9-year-old Joshua Savyon's intelligence, joy recalled

Union Leader Correspondent
August 12. 2013 9:39PM


AMHERST — A black belt in taekwondo who loved the song "Kung Fu Fighting," Joshua Savyon was a strong kid with a sharp mind and big heart, and his murder stunned this small town.

On Sunday morning, during a supervised visit at the YWCA in Manchester, the boy known as "Josh" was shot and killed by his father, Muni Savyon, 54, who then shot himself.

Josh, 9, lived in Amherst with his mother, Becky Kendall Ranes. He attended Wilkins Elementary, where he was "known to his classmates and to staff as a gentle and happy child," according to a statement from Superintendent Peter Warburton.

"He was intelligent, friendly and extremely curious," Warburton said.

His instructors at ATA Martial Arts in Bedford said on their website that, "Josh was one of the most positive little boys ever to take a class."

Josh participated in taekwondo training for four years at ATA where he earned his black belt. But the boy never came to class without a smile on, the instructors said.

"His happy demeanor and desire to learn new things made him the ideal student," they said. "He was a true joy to watch, because he represented all the goodness and innocence of a young boy growing into a future leader."

But the "horrific, senseless tragedy" in which Josh was killed has left the school, and the community, reeling.

"When I first heard what happened I was shocked, and I tried to puzzle it out before I talked to my children," said an Amherst mom who asked that her name be withheld. "From there it jumped to what his mom must be feeling. It's awful."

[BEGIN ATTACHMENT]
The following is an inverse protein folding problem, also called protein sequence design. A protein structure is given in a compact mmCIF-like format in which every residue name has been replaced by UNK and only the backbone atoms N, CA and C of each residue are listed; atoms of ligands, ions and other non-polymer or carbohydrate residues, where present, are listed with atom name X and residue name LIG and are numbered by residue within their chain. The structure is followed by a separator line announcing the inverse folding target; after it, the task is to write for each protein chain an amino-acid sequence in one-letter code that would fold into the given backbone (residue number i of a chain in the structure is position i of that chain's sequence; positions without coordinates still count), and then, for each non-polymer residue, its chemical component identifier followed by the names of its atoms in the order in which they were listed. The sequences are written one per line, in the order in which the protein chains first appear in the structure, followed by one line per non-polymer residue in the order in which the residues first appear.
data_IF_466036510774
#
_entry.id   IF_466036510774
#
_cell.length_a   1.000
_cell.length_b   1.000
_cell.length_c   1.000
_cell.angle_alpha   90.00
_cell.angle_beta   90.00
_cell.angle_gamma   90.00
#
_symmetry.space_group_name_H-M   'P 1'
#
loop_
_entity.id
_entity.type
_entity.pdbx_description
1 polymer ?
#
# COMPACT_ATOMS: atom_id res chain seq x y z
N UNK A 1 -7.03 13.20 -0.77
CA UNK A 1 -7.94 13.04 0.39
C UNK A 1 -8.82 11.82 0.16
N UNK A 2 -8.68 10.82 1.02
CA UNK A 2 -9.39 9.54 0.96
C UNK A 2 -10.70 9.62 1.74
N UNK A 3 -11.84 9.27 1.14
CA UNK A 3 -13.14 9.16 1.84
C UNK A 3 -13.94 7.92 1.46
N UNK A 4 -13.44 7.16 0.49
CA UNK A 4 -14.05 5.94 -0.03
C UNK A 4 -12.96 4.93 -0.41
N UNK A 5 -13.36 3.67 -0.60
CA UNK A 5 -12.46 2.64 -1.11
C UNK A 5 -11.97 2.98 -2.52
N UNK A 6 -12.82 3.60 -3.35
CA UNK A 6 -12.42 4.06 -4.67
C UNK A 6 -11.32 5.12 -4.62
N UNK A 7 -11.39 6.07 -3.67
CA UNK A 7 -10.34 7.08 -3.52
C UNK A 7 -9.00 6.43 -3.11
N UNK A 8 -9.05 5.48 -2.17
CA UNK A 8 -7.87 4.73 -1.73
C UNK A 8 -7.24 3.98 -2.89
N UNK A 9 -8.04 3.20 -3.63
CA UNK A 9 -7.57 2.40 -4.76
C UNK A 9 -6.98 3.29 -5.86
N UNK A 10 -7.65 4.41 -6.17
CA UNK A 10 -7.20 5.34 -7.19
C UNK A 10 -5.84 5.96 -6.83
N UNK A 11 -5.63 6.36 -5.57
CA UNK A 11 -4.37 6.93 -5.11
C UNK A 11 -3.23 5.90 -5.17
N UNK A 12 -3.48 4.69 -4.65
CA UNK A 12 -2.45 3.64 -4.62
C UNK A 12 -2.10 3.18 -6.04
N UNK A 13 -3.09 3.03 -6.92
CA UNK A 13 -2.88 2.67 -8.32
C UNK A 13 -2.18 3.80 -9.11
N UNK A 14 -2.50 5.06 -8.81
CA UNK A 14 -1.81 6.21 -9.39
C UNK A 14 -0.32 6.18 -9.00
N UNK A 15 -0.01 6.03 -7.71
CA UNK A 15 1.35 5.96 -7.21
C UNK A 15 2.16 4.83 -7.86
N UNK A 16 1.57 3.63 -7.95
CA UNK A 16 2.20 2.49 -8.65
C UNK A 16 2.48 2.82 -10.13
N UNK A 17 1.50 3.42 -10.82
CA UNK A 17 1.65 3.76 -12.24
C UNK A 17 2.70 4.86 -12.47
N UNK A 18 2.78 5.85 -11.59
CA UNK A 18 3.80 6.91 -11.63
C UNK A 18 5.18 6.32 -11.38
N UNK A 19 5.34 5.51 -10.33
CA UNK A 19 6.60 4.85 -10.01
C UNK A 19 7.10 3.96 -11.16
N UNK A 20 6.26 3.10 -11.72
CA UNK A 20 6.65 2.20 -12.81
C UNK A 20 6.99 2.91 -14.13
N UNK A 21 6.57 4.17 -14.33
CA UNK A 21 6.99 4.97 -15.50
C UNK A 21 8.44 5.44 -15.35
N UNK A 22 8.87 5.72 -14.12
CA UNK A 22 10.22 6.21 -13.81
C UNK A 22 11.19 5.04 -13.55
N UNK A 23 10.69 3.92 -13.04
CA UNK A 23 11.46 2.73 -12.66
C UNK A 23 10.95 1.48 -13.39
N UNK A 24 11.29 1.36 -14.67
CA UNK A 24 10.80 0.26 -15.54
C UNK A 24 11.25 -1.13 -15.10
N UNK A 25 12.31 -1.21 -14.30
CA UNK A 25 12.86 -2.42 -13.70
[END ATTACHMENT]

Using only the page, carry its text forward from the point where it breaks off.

The mom, whose oldest child was a classmate of Josh, spent part of Monday carefully telling her children what happened.

"I was trying to explain something that is unexplainable," she said. But she shared with her children the basics of what happened without getting into too much detail.

Her oldest child "cried and then crawled right into my lap," she said. "I talked a lot about how Josh's daddy wasn't right in the head and assured them and said that this kind of thing is rare."

The mom spoke to her kids about mental illness and how it can affect people; she and her husband also went to great lengths to ensure the children that they were in a healthy, solid environment.

"My greatest fear is that my children aren't going to feel safe in this world," she said. "So we're doing whatever we can to make sure they do feel safe."

According to Warburton, School Administrative Unit 39, which oversees schools in Amherst and Mont Vernon, is currently working to provide grief counseling to students, staff and parents. More information will be posted on the SAU website at www.sprise.com as it becomes available.


Crime, law and justiceHuman InterestAmherst

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